MARC A. STEPHENS; TYRONE K. STEPHENS, Appellants v. CITY OF ENGLEWOOD; ENGLEWOOD POLICE DEPARTMENT; DET. MARC MCDONALD; DET. DESMOND SINGH; DET. CLAUDIA CUBILLOS; DET. SANTIAGO INCLE, JR.; NATHANIEL KINLAW, individually and in official capacity; NINA C. REMSON, Attorney at Law, LLC; COMET LAW OFFICES LLC
Marc and Tyrone Stephens appeal from three orders of the United States District Court for the District of New Jersey granting summary judgment to the defendants and denying reconsideration. Finding no error, we will affirm.
This appeal arises out of several criminal actions instituted against Tyrone Stephens, a minor. In March 2012, Tyrone was charged with theft-related offenses. Marc Stephens, Tyrone's adult brother, retained and paid attorney Nina Remson to defend Tyrone. In June 2012, Tyrone was charged with aggravated assault, and Remson took on that representation as well. Ultimately, Tyrone pleaded guilty. In this action, the Stephenses allege that Remson committed malpractice in the course of this representation. Among other things, they contend that Remson convinced Tyrone to plead guilty despite receiving specific instructions from Marc to refuse all plea offers.
Tyrone was then arrested in November 2012 in connection with an assault committed by several individuals outside a 7-Eleven store a little after 10:00 pm on October 31, 2012. Natalia Cortes, who was a witness to the attack and the cousin of one of the victims, identified three of the attackers as Tyrone, Justin Evans, and Derrick Gaddy. Detectives from the Englewood Police Department interviewed Evans, who, after initially denying that he was involved, confessed to the crime and also stated that Tyrone had been the ringleader. The detectives then obtained a statement (with Marc present) from Tyrone, who denied his involvement. Marc offered Tyrone an alibi that they had been at home together, and Tyrone adopted it. However, Tyrone later admitted to being in the vicinity of the 7-Eleven — specifically, at a McDonald's down the street — with two different alibi witnesses. Tyrone was taken into custody and the investigation continued.
The next day, detectives arrested Jahquan Graham and placed him in the holding cells in the Bergen County Juvenile Court near Tyrone. According to Detective Kinlaw, he overheard a conversation between Graham and Tyrone. When Graham asked why he was being held, according to Kinlaw, Tyrone stated, “I know why we are here, that fucking rat Derek told. He was brought to the police department and released, he's the only one who wasn't arrested.” D.C. dkt. #65-5 at 20.
Tyrone was charged with multiple crimes, including robbery, aggravated assault, and riot. In December 2012, a trial judge found probable cause on all seven counts of the criminal complaint, and then reiterated that finding after a second hearing in February 2013. However, at this point, the prosecutor's case against Tyrone began to unravel. First, Cortes, while acknowledging that she had earlier identified Tyrone as a perpetrator, testified that she was not actually sure if he was involved. Second, Evans pleaded guilty and then recanted his previous statement implicating Tyrone. As a result, the prosecutor dismissed the indictment with prejudice against Tyrone and he was released from jail.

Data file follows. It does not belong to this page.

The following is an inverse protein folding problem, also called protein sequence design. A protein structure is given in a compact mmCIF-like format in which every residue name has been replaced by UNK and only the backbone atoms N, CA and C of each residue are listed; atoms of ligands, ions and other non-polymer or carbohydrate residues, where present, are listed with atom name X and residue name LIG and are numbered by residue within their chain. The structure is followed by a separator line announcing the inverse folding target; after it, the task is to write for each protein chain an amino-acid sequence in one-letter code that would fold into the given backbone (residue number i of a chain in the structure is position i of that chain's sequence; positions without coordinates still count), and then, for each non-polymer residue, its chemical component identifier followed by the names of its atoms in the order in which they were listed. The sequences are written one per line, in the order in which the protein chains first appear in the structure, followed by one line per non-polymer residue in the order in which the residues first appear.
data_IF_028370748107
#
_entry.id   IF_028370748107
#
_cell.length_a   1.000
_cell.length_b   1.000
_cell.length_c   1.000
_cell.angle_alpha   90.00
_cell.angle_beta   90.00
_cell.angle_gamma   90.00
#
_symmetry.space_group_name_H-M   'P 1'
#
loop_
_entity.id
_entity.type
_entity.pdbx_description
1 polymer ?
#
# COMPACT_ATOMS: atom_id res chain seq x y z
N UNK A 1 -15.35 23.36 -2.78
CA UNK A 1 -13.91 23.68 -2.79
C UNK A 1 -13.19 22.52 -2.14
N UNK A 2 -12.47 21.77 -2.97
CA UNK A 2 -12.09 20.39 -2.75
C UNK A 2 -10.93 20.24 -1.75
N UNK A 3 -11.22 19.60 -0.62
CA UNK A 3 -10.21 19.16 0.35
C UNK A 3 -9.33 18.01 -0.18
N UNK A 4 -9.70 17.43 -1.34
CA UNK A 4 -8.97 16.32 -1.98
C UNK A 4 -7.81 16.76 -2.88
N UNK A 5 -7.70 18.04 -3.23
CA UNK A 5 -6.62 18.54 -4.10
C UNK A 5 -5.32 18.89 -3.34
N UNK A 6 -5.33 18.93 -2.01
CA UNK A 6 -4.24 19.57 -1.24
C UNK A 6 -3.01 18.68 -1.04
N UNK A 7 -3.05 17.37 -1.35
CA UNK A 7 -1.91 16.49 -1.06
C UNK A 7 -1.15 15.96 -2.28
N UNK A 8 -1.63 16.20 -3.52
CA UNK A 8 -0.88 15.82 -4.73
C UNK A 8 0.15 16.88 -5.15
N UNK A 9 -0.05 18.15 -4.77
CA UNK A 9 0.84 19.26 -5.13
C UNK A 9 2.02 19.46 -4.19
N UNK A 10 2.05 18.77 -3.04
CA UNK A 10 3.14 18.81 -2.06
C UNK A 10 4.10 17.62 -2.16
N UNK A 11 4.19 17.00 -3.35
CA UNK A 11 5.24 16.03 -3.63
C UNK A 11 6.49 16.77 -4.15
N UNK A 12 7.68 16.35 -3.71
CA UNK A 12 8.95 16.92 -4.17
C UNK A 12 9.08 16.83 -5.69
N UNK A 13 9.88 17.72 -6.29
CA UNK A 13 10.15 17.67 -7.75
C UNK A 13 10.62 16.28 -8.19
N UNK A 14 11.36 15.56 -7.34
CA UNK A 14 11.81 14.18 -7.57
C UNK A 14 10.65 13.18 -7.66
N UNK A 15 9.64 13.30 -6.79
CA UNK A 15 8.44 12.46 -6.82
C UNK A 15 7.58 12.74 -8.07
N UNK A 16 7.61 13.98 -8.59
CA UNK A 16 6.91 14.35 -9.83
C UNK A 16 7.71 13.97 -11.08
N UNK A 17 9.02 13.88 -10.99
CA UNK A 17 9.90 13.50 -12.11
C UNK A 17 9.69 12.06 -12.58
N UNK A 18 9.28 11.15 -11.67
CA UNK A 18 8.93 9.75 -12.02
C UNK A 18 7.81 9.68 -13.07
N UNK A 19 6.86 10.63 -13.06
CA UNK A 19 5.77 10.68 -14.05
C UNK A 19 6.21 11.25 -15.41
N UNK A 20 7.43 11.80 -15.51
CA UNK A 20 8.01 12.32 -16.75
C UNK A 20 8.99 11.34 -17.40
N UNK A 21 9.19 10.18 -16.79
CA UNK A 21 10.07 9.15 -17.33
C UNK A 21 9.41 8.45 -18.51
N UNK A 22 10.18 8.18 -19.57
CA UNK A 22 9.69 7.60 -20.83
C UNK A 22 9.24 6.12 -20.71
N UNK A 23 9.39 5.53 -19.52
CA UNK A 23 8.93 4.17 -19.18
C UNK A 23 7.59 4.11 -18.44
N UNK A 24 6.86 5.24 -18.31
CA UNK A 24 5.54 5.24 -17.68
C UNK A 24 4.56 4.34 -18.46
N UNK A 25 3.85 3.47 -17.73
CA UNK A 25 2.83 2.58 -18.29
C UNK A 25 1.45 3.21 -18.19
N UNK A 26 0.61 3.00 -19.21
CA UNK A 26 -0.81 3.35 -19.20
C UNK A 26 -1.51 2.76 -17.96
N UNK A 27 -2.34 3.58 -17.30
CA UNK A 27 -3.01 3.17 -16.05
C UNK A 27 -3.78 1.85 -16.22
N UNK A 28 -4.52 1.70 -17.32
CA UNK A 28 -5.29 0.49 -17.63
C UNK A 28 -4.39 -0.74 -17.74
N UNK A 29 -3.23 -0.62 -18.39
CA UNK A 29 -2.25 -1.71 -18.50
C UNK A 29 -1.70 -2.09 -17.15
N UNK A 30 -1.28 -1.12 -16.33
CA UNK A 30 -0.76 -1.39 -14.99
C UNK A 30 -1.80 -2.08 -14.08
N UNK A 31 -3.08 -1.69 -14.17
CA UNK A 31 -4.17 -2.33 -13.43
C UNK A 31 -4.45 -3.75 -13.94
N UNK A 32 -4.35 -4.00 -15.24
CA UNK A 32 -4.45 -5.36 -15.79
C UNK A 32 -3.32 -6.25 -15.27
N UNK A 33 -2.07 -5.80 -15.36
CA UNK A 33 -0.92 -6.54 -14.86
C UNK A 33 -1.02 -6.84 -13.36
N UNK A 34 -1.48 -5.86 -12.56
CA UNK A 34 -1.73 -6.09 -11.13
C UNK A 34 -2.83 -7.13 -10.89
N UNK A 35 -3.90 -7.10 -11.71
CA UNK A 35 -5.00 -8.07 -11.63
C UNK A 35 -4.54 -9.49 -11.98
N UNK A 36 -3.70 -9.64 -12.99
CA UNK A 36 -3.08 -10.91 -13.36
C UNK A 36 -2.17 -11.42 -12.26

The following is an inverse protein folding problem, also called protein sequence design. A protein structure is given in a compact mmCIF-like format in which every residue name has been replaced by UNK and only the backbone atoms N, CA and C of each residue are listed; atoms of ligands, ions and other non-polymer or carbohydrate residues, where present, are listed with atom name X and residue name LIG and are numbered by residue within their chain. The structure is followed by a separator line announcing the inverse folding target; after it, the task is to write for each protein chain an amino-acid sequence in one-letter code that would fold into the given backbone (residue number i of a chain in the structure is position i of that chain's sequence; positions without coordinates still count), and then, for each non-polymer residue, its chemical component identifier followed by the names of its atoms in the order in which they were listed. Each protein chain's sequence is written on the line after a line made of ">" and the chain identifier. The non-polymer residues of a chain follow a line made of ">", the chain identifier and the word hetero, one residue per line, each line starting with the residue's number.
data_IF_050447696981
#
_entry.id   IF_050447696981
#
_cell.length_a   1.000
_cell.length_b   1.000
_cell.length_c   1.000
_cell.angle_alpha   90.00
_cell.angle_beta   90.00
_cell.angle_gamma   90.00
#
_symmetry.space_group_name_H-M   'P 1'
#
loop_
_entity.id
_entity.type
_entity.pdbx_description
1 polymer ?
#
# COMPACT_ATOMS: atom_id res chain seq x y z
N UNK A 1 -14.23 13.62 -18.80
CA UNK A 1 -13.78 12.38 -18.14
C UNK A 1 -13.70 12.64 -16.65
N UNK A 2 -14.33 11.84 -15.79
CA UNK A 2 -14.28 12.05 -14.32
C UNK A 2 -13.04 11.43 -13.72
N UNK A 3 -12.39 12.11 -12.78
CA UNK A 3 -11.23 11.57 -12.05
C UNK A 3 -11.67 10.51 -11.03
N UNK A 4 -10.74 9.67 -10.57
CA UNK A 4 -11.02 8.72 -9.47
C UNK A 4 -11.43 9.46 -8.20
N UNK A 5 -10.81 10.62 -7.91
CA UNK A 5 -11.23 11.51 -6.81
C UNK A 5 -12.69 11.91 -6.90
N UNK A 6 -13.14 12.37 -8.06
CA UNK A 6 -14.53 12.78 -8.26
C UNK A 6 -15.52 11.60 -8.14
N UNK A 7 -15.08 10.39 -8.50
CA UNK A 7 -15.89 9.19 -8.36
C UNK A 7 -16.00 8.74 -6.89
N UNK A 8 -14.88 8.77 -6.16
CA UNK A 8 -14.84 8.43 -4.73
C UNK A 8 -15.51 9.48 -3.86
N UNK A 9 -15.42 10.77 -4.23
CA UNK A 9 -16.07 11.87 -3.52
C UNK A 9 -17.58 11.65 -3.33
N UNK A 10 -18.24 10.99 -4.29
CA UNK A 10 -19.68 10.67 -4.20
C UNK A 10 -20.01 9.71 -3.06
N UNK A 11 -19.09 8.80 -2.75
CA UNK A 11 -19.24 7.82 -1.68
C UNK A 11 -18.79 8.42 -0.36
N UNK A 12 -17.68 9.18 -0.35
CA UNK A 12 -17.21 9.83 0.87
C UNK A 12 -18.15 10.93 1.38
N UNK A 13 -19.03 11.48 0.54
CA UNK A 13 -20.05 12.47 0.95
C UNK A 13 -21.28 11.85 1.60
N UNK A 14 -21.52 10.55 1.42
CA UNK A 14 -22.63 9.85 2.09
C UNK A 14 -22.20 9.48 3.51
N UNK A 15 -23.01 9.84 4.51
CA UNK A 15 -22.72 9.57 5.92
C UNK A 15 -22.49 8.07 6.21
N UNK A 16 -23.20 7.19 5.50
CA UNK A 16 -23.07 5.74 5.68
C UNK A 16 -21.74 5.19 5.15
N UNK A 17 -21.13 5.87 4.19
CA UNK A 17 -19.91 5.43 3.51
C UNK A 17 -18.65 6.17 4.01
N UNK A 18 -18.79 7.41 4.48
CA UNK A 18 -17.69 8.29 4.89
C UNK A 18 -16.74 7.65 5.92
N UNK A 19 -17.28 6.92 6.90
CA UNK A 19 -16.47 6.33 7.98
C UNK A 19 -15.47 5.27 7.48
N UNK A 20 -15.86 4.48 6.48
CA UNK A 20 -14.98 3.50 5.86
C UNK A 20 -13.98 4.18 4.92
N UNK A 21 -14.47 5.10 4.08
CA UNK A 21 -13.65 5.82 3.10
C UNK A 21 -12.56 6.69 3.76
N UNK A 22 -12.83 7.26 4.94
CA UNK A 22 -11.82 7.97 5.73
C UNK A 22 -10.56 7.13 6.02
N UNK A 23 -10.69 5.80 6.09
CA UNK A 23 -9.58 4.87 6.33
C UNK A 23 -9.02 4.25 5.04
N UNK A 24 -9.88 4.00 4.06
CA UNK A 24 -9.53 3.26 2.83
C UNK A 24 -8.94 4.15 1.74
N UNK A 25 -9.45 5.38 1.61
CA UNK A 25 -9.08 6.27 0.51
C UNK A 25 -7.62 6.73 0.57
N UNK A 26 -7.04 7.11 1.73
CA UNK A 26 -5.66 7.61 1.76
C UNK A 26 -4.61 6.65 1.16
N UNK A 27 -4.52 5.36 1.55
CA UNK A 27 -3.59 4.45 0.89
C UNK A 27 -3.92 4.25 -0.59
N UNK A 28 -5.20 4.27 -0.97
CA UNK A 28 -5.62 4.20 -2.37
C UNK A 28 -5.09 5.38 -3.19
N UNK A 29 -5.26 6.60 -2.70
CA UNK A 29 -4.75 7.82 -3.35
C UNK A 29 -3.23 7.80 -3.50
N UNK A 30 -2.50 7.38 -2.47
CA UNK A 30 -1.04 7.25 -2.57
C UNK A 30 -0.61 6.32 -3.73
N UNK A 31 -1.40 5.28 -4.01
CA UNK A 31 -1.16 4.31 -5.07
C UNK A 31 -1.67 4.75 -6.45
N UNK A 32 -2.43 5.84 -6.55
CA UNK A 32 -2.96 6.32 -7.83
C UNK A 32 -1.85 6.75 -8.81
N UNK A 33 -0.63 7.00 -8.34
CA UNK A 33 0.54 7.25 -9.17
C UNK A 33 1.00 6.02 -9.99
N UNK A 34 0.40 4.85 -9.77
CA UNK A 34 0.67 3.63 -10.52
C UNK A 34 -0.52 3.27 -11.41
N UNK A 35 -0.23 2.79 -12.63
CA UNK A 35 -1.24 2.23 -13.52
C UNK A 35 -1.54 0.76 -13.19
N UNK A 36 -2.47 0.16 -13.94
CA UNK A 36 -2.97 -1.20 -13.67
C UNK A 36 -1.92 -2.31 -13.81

The Stephenses filed the complaint at issue here in August 2014. In addition to bringing claims against Remson for her representation, they have raised various claims under 42 U.S.C. § 1983 and state law against the Englewood detectives, the police department, and the City of Englewood. The defendants moved for summary judgment, and on November 3, 2015, the District Court granted the motions in full. The Stephenses filed several motions under Fed. R. Civ. P. 59(e), each of which the District Court denied. They then filed a timely notice of appeal.
We have jurisdiction under 28 U.S.C. § 1291. “We review an order granting summary judgment de novo, applying the same standard used by the District Court.” Nicini v. Morra, 212 F.3d 798, 805 (3d Cir. 2000).1
The District Court concluded that Remson was entitled to summary judgment because the Stephenses failed to comply with New Jersey's affidavit-of-merit statute. This statute requires that, in cases like this one involving allegations of professional malpractice, the plaintiff provide an affidavit from an appropriately licensed person attesting that there is a “reasonable probability that the care, skill or knowledge exercised or exhibited ․ fell outside acceptable professional or occupational standards.” N.J. Stat. Ann. § 2A:53A-27; see also Snyder v. Pascack Valley Hosp., 303 F.3d 271, 273 (3d Cir. 2002) (rule “is enforceable in the district courts when New Jersey law applies”).
While the Stephenses argue at length that Remson provided deficient representation, they do not meaningfully challenge the District Court's conclusion that their failure to provide an affidavit of merit was fatal to their claims. See N.J. Stat. Ann. § 2A:53A-29 (the failure to provide the affidavit “shall be deemed a failure to state a cause of action”). They do suggest that their failure was caused by Remson's delay in responding to their discovery requests, but the undisputed evidence reveals that Remson provided her entire case file to Marc well before they filed this complaint. The Stephenses have failed to provide any evidence (or even argument) that the discovery materials had “a substantial bearing on preparation of the affidavit” such that they would be excused from filing the affidavit. N.J. Stat. Ann. § 2A:53A-28; see generally Balthazar v. Atl. City Med. Ctr., 816 A.2d 1059, 1066-67 (N.J. Super. Ct. App. Div. 2003). Accordingly, we will affirm the District Court's grant of judgment to Remson.